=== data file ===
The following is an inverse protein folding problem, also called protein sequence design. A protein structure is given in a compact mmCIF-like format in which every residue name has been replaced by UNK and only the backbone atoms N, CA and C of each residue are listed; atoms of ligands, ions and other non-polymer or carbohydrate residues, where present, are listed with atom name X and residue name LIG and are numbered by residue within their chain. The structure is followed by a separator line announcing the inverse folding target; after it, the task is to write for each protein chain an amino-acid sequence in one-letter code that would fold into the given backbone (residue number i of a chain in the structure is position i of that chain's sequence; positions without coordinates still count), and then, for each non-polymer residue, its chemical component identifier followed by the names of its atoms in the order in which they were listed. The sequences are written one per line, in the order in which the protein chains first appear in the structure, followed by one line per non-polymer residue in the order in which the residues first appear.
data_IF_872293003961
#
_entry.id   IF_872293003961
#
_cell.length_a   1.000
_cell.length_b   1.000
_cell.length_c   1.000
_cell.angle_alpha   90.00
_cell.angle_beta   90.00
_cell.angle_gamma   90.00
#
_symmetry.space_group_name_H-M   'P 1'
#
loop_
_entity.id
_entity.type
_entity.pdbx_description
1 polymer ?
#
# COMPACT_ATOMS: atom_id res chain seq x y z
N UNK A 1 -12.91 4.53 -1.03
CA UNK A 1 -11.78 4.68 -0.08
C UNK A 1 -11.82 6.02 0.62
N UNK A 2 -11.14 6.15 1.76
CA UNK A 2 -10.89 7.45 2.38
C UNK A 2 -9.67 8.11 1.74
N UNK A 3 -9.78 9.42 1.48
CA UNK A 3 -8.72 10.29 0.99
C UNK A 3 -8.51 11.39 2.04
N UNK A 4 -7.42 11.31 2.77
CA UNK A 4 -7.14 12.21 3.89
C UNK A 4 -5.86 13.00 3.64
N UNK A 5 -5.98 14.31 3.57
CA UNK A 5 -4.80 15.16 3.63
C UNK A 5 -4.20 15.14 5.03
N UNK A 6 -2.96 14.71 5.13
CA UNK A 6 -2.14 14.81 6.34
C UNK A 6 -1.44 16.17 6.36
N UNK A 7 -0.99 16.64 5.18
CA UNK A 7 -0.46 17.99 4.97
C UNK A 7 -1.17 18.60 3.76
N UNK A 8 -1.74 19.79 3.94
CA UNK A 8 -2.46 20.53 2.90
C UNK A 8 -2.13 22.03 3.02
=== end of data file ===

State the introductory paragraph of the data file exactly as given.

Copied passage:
The following is an inverse protein folding problem, also called protein sequence design. A protein structure is given in a compact mmCIF-like format in which every residue name has been replaced by UNK and only the backbone atoms N, CA and C of each residue are listed; atoms of ligands, ions and other non-polymer or carbohydrate residues, where present, are listed with atom name X and residue name LIG and are numbered by residue within their chain. The structure is followed by a separator line announcing the inverse folding target; after it, the task is to write for each protein chain an amino-acid sequence in one-letter code that would fold into the given backbone (residue number i of a chain in the structure is position i of that chain's sequence; positions without coordinates still count), and then, for each non-polymer residue, its chemical component identifier followed by the names of its atoms in the order in which they were listed. The sequences are written one per line, in the order in which the protein chains first appear in the structure, followed by one line per non-polymer residue in the order in which the residues first appear.